I believe that the fact that the Counter-Terrorism Implementation Task Force becomes the new UN Global Counter-Terrorism Coordination Compact Task Force is not just a change of name. Many people think this is a change of name, but it is part of a reform.
The Compact can enhance our collective approach to counter-terrorism across the United Nations system.
When I took office, I was determined to reform the United Nations counter-terrorism architecture as part of a more broad approach to what I then called diplomacy for peace.
I believe that we have made solid progress.
The Office of Counter-Terrorism is providing strategic leadership, as demonstrated by the successful UN Counter-Terrorism week in June. I am very grateful to Vladimir Voronkov for his leadership.
Joint capacity-building projects are making a difference in the countries and regions most affected by terrorism.
The United Nations counter-terrorism architecture is now better coordinated and organized around fundamental objectives.
This new Compact between 36 United Nations entities —plus INTERPOL and the World Customs Organization — will provide a clear framework and solid platform for cooperation.
For example, the landmark Passenger Name Record project, supported by the Dutch Government, will help secure international borders in a time when foreign fighters from Syria and elsewhere are seeking safe havens and battlegrounds in troubled parts of the world.
We are engaging countries like Iraq and Afghanistan in a more holistic manner and forging partnerships with regional actors for more regular sharing of analysis and information.
And we are also reaching out to victims of terrorism, their families and communities, to ensure they are supported. Their rights and well-being remain central to all our efforts.
I encourage this Committee to take ownership of the Compact in a number of key ways.
First, our counter-terrorism efforts should be guided by the General Assembly’s Global Counter-Terrorism Strategy. The Strategy has become the backbone that binds the 38 entities together.
The Compact also fosters close collaboration between the Security Council mandated bodies and the rest of the United Nations system.
I commend the excellent cooperation between our colleagues Voronkov and Coninsx, not least through their joint field missions.
Second, we must keep the focus on national ownership.
Third, I encourage even closer cooperation among the Compact Task Force entities to deliver evidence-based programmes and projects.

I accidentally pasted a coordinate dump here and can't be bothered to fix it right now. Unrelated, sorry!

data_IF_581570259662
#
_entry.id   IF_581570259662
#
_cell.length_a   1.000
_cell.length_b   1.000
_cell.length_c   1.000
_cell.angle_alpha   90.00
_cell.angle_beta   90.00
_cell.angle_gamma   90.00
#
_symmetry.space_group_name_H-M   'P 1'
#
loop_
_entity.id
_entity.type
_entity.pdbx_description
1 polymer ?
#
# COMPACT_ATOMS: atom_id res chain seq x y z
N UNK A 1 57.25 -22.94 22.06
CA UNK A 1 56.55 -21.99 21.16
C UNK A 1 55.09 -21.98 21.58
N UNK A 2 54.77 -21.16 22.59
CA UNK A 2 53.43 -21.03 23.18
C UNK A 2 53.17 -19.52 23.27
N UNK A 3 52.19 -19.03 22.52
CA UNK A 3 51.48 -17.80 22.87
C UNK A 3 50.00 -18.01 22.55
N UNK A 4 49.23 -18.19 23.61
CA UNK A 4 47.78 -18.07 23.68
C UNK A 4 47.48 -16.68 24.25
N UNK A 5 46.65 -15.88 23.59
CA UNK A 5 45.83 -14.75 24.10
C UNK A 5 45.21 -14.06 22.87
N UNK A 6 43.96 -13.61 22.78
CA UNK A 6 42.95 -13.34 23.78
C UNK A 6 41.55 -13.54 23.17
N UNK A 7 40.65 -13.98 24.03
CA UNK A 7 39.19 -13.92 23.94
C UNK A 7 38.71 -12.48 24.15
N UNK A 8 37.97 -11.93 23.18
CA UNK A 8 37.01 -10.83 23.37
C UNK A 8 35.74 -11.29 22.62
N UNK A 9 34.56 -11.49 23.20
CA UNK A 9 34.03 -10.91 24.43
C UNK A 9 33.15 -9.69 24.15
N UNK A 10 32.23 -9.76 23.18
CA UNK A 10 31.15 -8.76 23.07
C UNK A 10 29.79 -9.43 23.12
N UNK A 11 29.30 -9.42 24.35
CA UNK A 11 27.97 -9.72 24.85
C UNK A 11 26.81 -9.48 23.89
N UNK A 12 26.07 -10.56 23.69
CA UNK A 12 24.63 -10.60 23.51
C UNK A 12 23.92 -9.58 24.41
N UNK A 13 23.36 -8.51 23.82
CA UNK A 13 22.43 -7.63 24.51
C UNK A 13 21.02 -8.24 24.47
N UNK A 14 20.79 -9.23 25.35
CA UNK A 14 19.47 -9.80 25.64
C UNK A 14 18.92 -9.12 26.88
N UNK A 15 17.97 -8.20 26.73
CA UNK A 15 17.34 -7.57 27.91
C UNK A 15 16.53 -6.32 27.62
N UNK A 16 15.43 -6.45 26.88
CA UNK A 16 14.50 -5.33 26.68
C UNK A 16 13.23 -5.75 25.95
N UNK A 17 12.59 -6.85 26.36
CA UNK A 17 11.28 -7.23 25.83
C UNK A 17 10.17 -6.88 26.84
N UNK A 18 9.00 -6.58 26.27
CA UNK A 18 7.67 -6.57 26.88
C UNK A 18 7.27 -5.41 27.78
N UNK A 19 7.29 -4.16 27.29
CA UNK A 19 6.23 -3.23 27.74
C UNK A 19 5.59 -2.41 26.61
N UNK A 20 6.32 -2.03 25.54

Fourth, we must lead by example by fighting terrorism in a manner that fully respects international human rights standards and the rule of law.
Policies that limit human rights only end up alienating the very communities they aim to protect and which normally have every interest in fighting extremism.
As a result, such policies can effectively drive people into the hands of terrorists and undermine our efforts on prevention.
We must also ensure the meaningful participation of civil society partners in our work.
Fifth, the Compact helps us to move towards a clear and common monitoring and evaluation framework.
Sixth, the Compact also helps us to develop a joint resource mobilization strategy so that entities are not competing for limited funding.
Colleagues, we are now at an important moment for counter-terrorism.
Despite recent successes against Da’esh and its affiliates, the threat posed by returning and relocating fighters, as well as from individuals inspired by them, remains high and has a global reach.
This year’s Global Terrorism Index by the Institute for Economic and Peace, indicates that despite a 27% fall in the number of deaths from acts of terrorism worldwide, the impact of terrorism remains widespread, with 67 countries experiencing deadly attacks. This is the second highest recorded number of countries in the past twenty years.
The risk is higher when we consider less sophisticated attacks against soft targets that are difficult to prevent.
We have also witnessed the rise of violent extremism, that is conducive to terrorism, in many different contexts.
An essential part of our prevention agenda is addressing root causes and grievances that are so often manipulated by groups.
Terrorist organization like Da’esh and Al Qaida continue to twist religion to serve their ends.
At the same time, neo-Nazi and far right groups are also using the Internet as a platform to mobilize support across borders, exploit economic anxieties, radicalize, recruit and carry out attacks.
It is our duty to protect communities from violent extremist groups and their hate-speech whoever they are.
Terrorists are also likely to use technologies such as drones, artificial intelligence, synthetic biology and 3D printing to facilitate new and innovative attacks.
We must use our unique convening role to help countries design and implement approaches to this security challenge that these technologies represent.
With well-crafted programmes that support the rule of law and address the root causes of radicalization, your work and the work of this Coordination Committee have a real chance to make a difference.
Thank you again for all you have done collectively to get us to this point. Again, I am deeply appreciative of the work that the Office of Counter-Terrorism has been developing in the last year.